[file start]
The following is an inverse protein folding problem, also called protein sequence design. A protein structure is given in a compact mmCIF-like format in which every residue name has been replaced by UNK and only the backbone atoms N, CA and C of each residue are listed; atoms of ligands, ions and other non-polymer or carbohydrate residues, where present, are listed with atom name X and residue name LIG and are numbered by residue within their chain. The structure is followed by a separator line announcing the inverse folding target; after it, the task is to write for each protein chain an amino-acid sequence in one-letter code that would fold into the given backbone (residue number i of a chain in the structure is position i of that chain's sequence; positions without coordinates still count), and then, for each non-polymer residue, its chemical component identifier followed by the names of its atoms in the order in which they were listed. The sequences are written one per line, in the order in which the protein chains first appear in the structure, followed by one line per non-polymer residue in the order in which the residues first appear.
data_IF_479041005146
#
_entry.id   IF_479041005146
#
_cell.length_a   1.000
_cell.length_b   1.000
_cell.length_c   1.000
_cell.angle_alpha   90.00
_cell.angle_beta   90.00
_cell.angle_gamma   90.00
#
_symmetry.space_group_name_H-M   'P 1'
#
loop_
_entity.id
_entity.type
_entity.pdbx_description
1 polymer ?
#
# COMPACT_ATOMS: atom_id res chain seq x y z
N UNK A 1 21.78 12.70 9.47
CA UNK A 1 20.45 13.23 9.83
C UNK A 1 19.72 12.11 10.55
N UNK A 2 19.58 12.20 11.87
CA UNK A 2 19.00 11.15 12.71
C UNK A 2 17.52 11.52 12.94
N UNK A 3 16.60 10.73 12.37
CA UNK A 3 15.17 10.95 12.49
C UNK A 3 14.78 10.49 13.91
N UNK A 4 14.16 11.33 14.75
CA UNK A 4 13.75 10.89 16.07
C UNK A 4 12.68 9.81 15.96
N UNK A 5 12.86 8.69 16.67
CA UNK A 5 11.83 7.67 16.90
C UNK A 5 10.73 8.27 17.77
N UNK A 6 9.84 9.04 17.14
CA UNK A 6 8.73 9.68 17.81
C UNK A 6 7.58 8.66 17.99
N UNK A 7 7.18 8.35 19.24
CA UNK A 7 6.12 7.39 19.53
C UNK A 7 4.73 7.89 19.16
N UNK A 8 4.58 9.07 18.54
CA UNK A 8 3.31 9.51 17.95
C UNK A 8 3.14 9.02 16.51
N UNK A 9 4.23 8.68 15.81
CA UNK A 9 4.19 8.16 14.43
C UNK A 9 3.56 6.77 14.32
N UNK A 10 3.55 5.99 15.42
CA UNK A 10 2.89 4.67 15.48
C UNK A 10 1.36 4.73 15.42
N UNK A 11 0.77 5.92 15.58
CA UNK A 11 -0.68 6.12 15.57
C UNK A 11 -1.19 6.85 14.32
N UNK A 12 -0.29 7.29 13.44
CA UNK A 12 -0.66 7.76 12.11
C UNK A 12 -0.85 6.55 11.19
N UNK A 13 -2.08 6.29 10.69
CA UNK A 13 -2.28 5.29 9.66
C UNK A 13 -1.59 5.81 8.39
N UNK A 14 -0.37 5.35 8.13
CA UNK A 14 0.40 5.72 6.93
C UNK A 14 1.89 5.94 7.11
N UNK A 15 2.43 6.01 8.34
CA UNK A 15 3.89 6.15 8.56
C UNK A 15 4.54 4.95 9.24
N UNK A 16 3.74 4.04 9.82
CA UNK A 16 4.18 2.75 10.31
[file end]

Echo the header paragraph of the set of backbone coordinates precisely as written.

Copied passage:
The following is an inverse protein folding problem, also called protein sequence design. A protein structure is given in a compact mmCIF-like format in which every residue name has been replaced by UNK and only the backbone atoms N, CA and C of each residue are listed; atoms of ligands, ions and other non-polymer or carbohydrate residues, where present, are listed with atom name X and residue name LIG and are numbered by residue within their chain. The structure is followed by a separator line announcing the inverse folding target; after it, the task is to write for each protein chain an amino-acid sequence in one-letter code that would fold into the given backbone (residue number i of a chain in the structure is position i of that chain's sequence; positions without coordinates still count), and then, for each non-polymer residue, its chemical component identifier followed by the names of its atoms in the order in which they were listed. The sequences are written one per line, in the order in which the protein chains first appear in the structure, followed by one line per non-polymer residue in the order in which the residues first appear.